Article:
Since its inception, Levine had been a coach on NBC's reality talent show The Voice, and won three times with a member of his team (seasons 1, 5 and 9). In 2012, Levine made his acting debut as a recurring character in American Horror Story: Asylum for the series' second season. Levine also starred in the films Begin Again (2013) and The Clapper (2017). As an entrepreneur, Levine launched his own eponymous fragrance line in 2013. The same year, he collaborated with K-Mart and ShopYourWay.com to develop his menswear collection. He also owns a record label, 222 Records and a production company 222 Productions. In 2013, The Hollywood Reporter reported that "sources familiar with his many business dealings" estimated Levine would earn more than $35 million that year. Donny Osmond
Donald Clark Osmond (born December 9, 1957) is an American singer, dancer, actor, and former teen idol. Osmond has also been a talk and game show host, record producer and author. In the mid-1960s, he and four of his elder brothers gained fame as the Osmonds. Osmond went solo in the early 1970s, earning several top ten hits including, "Go Away Little Girl", "Puppy Love", and later, "Soldier of Love".
For more than 40 years, he and younger sister Marie have also gained fame as Donny & Marie, partly due to the success of their 1976–79 self-titled variety series, which aired on ABC and a string of gold records. The duo also did a 1998–2000 talk show and have been headlining in Las Vegas since 2008.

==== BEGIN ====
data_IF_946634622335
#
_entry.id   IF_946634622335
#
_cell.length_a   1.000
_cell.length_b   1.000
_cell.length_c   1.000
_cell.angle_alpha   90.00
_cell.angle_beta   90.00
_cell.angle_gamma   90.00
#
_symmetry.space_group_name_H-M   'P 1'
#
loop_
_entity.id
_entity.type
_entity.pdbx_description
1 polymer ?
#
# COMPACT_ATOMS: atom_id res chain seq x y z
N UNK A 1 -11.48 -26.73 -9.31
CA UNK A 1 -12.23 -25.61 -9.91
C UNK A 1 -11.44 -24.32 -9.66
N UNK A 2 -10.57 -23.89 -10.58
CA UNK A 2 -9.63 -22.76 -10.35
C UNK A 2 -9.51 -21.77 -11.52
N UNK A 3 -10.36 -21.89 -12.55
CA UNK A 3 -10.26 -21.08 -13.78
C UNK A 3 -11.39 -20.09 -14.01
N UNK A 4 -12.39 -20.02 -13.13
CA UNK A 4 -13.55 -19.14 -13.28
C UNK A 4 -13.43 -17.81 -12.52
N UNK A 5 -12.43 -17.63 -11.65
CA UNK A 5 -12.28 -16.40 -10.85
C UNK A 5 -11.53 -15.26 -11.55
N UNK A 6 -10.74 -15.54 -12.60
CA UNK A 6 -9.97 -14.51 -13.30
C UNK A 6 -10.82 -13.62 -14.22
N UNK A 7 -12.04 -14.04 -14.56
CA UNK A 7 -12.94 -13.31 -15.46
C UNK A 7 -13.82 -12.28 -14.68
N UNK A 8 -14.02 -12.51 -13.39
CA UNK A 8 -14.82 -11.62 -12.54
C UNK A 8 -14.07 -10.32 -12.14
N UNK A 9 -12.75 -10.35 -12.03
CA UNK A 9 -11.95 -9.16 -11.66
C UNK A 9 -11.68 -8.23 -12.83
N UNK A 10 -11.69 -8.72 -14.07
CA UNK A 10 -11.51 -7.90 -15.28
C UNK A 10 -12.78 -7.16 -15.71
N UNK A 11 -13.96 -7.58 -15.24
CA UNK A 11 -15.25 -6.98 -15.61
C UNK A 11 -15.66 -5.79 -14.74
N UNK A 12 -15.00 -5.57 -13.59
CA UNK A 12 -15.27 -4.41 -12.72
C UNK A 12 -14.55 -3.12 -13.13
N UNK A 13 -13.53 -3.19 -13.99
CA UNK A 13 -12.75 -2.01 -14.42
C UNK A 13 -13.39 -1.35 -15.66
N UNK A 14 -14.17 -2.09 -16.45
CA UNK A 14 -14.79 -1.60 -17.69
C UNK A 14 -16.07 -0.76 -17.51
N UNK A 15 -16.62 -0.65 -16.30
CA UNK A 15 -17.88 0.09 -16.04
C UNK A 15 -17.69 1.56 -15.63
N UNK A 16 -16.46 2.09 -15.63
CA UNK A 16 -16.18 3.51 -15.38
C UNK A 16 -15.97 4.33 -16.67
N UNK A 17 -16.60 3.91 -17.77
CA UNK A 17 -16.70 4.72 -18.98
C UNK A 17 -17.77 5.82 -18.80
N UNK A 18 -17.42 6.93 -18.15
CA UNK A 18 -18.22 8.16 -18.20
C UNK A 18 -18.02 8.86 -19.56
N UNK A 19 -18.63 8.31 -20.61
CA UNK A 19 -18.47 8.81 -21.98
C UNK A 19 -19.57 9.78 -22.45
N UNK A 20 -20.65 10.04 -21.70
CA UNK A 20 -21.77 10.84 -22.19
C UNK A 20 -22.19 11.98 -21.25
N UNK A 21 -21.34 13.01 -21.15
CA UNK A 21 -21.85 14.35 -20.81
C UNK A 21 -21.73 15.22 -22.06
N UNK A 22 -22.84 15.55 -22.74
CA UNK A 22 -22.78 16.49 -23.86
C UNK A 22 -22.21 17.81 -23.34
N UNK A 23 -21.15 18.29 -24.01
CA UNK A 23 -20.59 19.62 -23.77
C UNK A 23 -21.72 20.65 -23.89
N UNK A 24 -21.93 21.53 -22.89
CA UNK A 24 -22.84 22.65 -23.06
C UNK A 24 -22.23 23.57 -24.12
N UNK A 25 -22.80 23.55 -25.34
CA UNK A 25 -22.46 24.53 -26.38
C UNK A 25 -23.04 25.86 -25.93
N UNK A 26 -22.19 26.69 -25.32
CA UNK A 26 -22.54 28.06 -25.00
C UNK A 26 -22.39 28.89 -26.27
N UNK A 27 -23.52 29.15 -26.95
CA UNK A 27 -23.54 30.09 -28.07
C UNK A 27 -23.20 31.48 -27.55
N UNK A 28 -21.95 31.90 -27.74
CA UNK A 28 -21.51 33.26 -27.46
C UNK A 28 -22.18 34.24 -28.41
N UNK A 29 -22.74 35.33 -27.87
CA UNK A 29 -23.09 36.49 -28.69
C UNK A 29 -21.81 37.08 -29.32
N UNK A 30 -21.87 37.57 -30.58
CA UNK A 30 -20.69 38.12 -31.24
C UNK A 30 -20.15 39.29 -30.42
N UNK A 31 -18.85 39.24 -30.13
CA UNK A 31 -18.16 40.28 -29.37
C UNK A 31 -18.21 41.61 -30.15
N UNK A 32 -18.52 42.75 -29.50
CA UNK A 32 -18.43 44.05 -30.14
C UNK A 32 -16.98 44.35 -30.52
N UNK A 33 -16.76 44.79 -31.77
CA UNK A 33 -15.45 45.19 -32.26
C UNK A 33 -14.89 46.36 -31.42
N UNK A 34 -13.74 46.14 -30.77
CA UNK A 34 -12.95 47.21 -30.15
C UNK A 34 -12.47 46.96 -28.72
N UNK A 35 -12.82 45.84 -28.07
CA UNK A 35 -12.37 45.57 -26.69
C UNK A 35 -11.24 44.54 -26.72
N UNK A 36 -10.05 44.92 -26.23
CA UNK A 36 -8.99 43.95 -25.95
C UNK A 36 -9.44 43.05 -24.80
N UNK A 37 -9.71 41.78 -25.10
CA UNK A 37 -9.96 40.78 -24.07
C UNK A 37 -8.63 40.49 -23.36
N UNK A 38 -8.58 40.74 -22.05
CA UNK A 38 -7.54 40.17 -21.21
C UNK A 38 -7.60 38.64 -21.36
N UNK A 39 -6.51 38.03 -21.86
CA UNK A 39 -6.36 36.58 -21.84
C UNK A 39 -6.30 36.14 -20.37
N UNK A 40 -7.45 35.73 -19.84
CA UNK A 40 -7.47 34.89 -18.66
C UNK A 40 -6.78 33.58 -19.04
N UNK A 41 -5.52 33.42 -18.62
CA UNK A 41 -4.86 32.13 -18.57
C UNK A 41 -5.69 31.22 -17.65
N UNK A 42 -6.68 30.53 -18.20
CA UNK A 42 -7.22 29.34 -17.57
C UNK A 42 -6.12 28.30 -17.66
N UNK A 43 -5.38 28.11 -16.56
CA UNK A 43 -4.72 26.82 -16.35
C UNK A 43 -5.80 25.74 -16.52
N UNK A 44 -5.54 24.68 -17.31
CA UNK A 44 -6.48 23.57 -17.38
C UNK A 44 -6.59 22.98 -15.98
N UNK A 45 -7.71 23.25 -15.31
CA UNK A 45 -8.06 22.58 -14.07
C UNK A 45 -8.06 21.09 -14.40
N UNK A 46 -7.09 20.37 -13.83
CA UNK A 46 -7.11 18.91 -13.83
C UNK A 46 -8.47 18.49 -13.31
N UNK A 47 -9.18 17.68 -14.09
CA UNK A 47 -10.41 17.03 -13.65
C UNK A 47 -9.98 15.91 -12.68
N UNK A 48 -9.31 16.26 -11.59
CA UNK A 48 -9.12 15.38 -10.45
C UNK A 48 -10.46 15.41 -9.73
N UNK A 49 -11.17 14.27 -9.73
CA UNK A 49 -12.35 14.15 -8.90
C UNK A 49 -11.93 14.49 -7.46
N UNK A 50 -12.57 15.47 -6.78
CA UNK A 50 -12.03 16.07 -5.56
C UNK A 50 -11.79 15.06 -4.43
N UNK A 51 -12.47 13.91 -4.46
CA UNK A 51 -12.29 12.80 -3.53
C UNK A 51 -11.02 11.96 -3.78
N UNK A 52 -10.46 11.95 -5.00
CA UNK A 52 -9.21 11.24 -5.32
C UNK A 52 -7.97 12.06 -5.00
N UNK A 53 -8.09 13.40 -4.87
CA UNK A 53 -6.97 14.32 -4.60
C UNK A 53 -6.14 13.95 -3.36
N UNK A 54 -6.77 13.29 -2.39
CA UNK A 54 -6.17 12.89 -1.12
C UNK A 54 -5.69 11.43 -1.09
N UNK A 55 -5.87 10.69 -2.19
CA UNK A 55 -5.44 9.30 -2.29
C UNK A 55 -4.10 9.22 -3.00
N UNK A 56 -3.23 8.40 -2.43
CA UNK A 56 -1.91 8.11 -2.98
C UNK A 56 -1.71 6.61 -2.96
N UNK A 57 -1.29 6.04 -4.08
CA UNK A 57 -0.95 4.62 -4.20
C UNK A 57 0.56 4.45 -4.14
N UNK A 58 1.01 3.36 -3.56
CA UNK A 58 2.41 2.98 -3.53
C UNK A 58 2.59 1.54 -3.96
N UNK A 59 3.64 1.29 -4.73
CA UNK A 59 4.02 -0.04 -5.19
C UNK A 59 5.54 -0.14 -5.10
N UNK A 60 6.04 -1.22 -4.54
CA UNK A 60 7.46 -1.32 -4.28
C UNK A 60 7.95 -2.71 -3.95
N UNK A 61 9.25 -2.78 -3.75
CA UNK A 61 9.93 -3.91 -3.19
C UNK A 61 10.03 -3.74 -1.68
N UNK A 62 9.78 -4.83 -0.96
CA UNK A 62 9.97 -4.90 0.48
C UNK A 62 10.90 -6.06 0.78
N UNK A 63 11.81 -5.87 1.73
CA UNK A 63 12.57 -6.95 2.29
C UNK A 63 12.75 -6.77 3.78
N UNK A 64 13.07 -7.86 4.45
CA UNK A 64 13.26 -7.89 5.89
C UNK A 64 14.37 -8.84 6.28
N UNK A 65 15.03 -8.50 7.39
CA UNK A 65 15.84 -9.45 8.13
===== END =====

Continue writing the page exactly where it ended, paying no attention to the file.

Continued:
Osmond is also the celebrity winner of the ninth season of Dancing with the Stars. Google Search
Google Search, also referred to as Google Web Search or simply Google, is a web search engine developed by Google LLC. It is the most used search engine on the World Wide Web across all platforms, with 92.74% market share as of October 2018, handling more than 3.5 billion searches each day.The order of search results returned by Google is based, in part, on a priority rank system called "PageRank". Google Search also provides many different options for customized search, using symbols to include, exclude, specify or require certain search behavior, and offers specialized interactive experiences, such as flight status and package tracking, weather forecasts, currency, unit and time conversions, word definitions, and more.
The main purpose of Google Search is to hunt for text in publicly accessible documents offered by web servers, as opposed to other data, such as images or data contained in databases. It was originally developed by Larry Page and Sergey Brin in 1997. In June 2011 Google introduced "Google Voice Search" to search for spoken, rather than typed, words. In May 2012 Google introduced a Knowledge Graph semantic search feature in the U.S.